Communiqué de presse

ARCEP publishes the results of its 2004-2005 quality of service survey for mobile telephony networks in France

Paris, 22 July 2005

For the eighth consecutive year, Autorité de Régulation des Communications Electroniques et des Postes (ARCEP), along with operators and consumer and user associations, has conducted a survey of quality of service of mobile telephony networks in Metropolitan France, as experienced on a daily basis by the customers of the three operators.

This survey was held over a period of six months, from November 2004 to May 2005. More than 25 000 calls were made, close to 5 000 SMS and MMS were sent, almost 5 000 files downloaded and some 2 500 WAP and i-mode browsing sessions held under usual conditions of mobile telephone use: on foot, in cars, in buildings, in TGVs, in commuter trains and on motorways.

Measurements were taken in the 12 largest French cities with populations of more than 400 000, in 20 cities (chosen randomly) with 50 000 to 400 000 inhabitants and in 20 cities with 20 000 to 50 000 inhabitants.

It is important to remember that the statistical measurements taken correspond primarily to the most representative uses of mobile telephones, and therefore cannot reflect all local and individual perceptions of users.


  • Major changes with respect to the 2003-2004 survey

In 2003-2004, ARCEP began measurin file downloading in packet mode.

In addition to these new measurements, the 2004-2005 survey also included experimental tests of multimedia messaging services (MMS and i-mode messages) and WAP and i-mode browsing in cities with more than 400 000 inhabitants. Due to the experimental nature of the measurements, these results are being published this year as a total for all three operators.

  • Primary survey resultsy
    For voice service

The results of calls made in cities (excluding commuter trains) show an average success rate of around 98%. There are no significant disparities between the operators on the quality of service offered in the cities tested.

Moreover, confirming the trend observed in the 2002 survey, we did not observe any significant disparity in the quality of service based on peak and non-peak times, showing good management by operators of network loads.

The successful call rate and the perfect quality rate in cities are overall above 90% for all sub-populations and all uses considered (excluding commuter trains).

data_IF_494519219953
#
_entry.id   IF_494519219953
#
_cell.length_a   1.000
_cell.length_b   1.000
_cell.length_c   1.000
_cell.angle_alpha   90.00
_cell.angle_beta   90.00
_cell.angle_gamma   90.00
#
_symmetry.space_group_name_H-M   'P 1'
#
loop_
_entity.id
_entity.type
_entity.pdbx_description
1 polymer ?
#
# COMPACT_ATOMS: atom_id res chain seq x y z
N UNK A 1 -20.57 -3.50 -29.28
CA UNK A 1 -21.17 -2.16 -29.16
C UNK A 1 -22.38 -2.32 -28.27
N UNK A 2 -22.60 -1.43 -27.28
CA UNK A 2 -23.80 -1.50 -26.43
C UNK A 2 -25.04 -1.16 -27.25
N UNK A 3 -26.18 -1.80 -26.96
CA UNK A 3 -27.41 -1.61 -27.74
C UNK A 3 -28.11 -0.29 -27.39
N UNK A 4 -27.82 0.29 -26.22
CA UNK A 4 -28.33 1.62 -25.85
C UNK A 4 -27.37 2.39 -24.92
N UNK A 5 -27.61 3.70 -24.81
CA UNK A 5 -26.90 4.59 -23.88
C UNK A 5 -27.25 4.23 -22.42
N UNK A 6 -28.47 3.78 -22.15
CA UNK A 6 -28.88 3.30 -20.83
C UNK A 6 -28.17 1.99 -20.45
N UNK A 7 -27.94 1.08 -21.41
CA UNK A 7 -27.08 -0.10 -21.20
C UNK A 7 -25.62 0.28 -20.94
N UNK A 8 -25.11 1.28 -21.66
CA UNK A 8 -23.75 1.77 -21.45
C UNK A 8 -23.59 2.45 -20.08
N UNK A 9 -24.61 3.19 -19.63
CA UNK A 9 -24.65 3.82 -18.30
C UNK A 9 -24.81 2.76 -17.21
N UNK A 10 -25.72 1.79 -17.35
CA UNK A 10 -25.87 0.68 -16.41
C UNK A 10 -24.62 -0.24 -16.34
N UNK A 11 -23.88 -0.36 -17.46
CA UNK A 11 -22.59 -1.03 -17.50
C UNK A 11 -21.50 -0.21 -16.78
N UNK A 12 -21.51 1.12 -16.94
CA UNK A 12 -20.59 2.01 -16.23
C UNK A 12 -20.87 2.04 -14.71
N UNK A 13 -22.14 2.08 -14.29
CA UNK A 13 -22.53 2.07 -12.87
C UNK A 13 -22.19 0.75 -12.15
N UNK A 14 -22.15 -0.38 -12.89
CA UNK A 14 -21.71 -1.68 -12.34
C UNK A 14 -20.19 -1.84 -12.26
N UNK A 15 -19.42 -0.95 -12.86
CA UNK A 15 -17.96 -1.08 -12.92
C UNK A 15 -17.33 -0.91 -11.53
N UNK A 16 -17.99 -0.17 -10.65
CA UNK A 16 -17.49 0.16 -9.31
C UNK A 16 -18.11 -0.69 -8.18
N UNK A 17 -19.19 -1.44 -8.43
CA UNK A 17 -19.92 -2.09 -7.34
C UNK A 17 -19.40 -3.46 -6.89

While these results remain at a good level, they do show that close to one call in ten made in cars and more than one in twenty made on foot does not meet users' requirements for audio quality and service reliability comparable to that of fixed telephones.

Concerning the measurements taken on roads, we make the following comments:

- The measurements taken on motorways show an average rate of successful calls maintained for two minutes of 96%, up significantly over the 2003-2004 survey. On the other hand, the rate of perfect quality calls, around 82%, remains below that of calls made in cities.
- Although improving, the quality on board TGV high speed trains remains lower overall than on motorways. The success rate obtained for TGVs is up four points over the 2003-2004 survey.

    For data services

- The file downloading measurements taken on the GPRS network show overall good quality of service. The successful connection rate is 99%, with an average connection time of six seconds. This has improved significantly, showing good availability of GPRS. As for file downloading, the rate of files received without error is greater than 98% for both 10 kB and 100 kB files.
- The measurements taken for text messages (SMS) show excellent service reliability for the third year in a row, with 99% of messages received within 30 seconds.
- Multimedia messaging service (MMS and i-mode messages), which is growing in popularity, shows overall satisfactory results with 94% of messages received, and 75% received within 2 minutes.
- WAP and i-mode browsing services have a 99% success rate for access to the operator's portal and a 92% success rate in maintaining browsing for 5 minutes. These initial results lead us to hope for good service reliability.